a music playing device adapted to begin playing music to provide said signal to start movement, and to subsequently stop playing music to provide said signal to stop movement.
Description
BACKGROUND OF THE INVENTION

This invention relates to a method of and apparatus for playing a game.

In the game of musical chairs, a number of chairs are arranged (generally in a circle) facing outwardly, with one fewer chair than the number of players. Music serves as a signal for the players to commence walking, skipping, or running around the chairs. The music is stopped to signal the players to stop movement and compete with each other to sit in the chairs. The player who is left without a seat is eliminated from the game. One chair is then removed, and the game continues in a number of rounds until there are only two players and one seat remaining. The player who is sitting in that chair at the end of the final round is the winner.

SUMMARY OF THE INVENTION

This invention provides a convenient, easy to use alternative to the standard way of playing the game of musical chairs. In one general aspect of the invention, the game playing apparatus includes sheet material defining a confined playing area and an array of locations delineated on the playing area. The playing area is sized to permit the players to move around the playing area when a signal to start movement is given by a signaling device, and the array of locations is sized and spaced to permit a player to occupy each location of the array of locations when a signal to stop movement is given by the signaling device.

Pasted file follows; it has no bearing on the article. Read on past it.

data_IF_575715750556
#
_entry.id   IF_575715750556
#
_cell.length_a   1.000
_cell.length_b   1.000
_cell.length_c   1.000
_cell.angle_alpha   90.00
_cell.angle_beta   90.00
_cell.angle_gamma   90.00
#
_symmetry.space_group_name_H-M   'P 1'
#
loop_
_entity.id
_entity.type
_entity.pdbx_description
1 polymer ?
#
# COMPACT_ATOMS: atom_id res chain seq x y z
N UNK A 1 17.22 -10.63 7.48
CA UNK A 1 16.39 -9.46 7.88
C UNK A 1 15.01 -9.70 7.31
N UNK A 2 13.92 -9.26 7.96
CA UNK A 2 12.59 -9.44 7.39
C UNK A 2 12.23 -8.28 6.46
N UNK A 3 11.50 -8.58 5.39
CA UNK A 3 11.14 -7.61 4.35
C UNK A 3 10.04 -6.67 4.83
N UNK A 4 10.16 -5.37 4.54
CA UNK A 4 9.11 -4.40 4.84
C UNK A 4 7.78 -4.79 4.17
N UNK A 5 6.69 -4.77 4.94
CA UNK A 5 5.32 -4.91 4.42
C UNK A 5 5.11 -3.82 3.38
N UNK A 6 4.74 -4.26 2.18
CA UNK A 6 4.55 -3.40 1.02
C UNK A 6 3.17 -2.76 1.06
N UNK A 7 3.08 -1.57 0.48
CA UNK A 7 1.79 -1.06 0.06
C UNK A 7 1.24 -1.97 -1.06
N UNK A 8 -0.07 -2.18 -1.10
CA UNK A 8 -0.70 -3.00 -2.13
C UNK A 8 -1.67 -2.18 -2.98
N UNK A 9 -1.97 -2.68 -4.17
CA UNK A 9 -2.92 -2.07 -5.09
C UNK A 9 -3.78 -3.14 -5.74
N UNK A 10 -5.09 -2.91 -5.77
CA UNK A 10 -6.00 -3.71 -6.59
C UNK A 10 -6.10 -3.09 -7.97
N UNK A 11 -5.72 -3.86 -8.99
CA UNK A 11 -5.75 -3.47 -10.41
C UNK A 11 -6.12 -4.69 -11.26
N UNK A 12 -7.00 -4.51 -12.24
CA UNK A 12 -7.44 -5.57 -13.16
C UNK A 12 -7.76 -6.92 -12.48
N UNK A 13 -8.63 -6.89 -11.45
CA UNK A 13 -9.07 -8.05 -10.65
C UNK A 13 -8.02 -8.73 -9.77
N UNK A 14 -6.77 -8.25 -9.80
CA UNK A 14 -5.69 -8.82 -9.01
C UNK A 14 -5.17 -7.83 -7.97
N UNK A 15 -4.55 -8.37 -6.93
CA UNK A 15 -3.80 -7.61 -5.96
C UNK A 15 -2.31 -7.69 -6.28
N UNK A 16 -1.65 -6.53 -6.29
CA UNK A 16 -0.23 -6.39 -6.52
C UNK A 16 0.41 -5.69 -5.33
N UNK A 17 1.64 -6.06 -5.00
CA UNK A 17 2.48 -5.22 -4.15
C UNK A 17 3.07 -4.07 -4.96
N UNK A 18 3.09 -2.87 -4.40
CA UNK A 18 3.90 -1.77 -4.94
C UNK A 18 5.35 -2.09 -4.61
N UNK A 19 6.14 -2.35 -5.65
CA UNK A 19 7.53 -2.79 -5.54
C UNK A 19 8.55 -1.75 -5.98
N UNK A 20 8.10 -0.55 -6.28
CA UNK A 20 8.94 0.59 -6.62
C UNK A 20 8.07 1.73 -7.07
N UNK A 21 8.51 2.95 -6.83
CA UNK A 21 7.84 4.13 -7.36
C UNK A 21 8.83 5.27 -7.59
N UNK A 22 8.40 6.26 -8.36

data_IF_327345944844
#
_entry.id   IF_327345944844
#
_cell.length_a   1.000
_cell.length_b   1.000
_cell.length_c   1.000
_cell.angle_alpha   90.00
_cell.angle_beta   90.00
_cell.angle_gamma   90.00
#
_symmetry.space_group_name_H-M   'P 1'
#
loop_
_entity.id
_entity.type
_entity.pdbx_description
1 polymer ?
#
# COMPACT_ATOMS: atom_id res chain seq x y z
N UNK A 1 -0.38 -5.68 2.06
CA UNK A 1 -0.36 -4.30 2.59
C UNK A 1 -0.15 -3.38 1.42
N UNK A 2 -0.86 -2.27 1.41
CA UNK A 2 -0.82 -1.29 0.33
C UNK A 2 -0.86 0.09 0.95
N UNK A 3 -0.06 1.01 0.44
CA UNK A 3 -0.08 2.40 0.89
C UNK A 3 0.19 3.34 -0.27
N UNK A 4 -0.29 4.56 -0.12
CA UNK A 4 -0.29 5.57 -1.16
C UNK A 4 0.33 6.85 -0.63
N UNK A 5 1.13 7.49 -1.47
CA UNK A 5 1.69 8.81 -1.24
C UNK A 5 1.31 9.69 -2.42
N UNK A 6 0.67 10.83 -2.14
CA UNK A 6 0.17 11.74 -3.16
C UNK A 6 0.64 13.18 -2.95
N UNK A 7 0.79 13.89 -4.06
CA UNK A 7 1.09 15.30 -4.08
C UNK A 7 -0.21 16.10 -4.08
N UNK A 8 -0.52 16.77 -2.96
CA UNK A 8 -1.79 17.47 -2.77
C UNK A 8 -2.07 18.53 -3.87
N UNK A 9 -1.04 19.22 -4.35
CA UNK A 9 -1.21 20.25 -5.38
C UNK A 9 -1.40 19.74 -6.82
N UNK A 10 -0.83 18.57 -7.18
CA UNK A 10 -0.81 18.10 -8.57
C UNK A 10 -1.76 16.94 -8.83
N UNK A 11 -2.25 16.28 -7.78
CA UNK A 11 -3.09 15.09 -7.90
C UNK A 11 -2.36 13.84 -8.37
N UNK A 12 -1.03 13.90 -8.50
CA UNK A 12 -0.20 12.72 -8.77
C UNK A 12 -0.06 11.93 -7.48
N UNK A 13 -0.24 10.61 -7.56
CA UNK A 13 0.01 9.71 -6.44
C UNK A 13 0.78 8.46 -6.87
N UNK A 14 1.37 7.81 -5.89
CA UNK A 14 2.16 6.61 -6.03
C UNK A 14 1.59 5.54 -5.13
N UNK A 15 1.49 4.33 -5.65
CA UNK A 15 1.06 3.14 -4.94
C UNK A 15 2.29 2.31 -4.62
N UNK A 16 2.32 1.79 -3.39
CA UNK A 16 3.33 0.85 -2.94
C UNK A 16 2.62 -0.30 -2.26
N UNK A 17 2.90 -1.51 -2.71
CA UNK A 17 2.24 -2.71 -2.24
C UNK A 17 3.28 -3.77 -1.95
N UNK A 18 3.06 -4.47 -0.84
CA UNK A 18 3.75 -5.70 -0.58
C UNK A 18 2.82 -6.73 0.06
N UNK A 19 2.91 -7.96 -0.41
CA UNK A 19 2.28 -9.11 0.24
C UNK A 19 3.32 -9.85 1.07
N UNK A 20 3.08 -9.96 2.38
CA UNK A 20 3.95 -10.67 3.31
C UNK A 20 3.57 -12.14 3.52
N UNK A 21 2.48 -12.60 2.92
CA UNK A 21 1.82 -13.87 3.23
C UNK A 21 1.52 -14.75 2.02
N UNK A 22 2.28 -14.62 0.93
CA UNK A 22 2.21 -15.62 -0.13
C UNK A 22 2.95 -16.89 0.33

The sheet material and array of locations replace the chairs normally needed to play the game of musical chairs. The sheet can be folded for easy storage and portability. The invention eliminates the need to assemble the chairs and enables the game to be played in environments where chairs may not be readily available.

Preferred embodiments include the following features.

The signalling device plays music (examples of the signalling device include a phonograph, a tape player, a CD player, etc.). Each round of play begins by starting the music, which signals the players to move around the sheet, and ends when the music is stopped to signal the players to occupy the locations. A set of discs is included to designate one or more locations that are unavailable to be occupied in each round. The discs are used to cover selected locations so that during each round there is one fewer location that can be occupied than the number of players.